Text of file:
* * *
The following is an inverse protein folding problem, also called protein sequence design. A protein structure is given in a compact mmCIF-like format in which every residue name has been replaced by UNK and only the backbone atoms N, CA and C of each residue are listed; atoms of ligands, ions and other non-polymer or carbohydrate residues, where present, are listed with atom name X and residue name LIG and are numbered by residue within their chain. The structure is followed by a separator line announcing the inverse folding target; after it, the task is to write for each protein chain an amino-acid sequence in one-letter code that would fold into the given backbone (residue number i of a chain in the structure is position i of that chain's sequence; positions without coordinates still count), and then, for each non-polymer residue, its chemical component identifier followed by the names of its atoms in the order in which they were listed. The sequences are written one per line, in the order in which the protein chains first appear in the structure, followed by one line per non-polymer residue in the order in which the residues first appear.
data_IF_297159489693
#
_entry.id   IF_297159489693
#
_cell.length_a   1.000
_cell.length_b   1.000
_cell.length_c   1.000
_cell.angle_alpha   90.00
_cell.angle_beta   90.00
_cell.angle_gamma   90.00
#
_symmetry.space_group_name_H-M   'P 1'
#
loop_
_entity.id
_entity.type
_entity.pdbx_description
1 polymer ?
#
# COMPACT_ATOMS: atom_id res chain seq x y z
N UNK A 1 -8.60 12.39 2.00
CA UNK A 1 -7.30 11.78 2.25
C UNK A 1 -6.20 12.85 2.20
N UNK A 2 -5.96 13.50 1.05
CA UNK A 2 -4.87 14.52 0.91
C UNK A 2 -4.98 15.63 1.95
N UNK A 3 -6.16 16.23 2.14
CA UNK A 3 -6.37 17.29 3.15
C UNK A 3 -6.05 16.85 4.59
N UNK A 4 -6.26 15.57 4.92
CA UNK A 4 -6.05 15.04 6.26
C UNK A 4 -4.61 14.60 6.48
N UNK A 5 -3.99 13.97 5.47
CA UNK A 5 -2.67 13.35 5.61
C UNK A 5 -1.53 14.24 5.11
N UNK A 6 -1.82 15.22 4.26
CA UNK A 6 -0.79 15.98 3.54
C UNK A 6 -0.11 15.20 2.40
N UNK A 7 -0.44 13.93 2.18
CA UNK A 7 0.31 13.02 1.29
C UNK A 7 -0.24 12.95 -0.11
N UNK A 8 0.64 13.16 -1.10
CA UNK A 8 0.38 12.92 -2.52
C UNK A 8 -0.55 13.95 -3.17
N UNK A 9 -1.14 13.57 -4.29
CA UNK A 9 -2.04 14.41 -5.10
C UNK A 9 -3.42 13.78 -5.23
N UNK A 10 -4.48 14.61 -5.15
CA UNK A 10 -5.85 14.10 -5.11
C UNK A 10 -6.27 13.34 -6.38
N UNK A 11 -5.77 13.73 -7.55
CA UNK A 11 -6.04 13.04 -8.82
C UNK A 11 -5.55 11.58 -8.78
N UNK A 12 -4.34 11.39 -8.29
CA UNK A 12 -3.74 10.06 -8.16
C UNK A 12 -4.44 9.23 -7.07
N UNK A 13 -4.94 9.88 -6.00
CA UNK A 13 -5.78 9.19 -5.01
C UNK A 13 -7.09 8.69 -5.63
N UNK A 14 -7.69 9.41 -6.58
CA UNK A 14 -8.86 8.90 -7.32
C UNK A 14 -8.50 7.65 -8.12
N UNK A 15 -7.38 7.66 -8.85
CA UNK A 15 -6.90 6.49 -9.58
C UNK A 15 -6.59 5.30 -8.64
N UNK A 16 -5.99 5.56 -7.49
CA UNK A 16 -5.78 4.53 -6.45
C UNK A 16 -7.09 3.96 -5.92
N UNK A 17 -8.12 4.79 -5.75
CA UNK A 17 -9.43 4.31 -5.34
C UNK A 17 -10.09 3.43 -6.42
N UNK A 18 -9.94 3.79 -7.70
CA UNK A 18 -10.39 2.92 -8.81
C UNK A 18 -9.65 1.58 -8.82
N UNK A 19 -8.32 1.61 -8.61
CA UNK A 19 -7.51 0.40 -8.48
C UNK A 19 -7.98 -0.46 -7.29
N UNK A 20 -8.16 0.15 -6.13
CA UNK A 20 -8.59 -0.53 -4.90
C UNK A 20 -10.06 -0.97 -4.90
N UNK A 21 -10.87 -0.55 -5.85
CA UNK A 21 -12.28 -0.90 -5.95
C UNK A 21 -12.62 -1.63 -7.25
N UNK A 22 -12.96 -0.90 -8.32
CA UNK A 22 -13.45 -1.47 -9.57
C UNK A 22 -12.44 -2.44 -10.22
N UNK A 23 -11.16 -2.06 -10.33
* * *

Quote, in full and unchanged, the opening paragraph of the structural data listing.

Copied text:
The following is an inverse protein folding problem, also called protein sequence design. A protein structure is given in a compact mmCIF-like format in which every residue name has been replaced by UNK and only the backbone atoms N, CA and C of each residue are listed; atoms of ligands, ions and other non-polymer or carbohydrate residues, where present, are listed with atom name X and residue name LIG and are numbered by residue within their chain. The structure is followed by a separator line announcing the inverse folding target; after it, the task is to write for each protein chain an amino-acid sequence in one-letter code that would fold into the given backbone (residue number i of a chain in the structure is position i of that chain's sequence; positions without coordinates still count), and then, for each non-polymer residue, its chemical component identifier followed by the names of its atoms in the order in which they were listed. The sequences are written one per line, in the order in which the protein chains first appear in the structure, followed by one line per non-polymer residue in the order in which the residues first appear.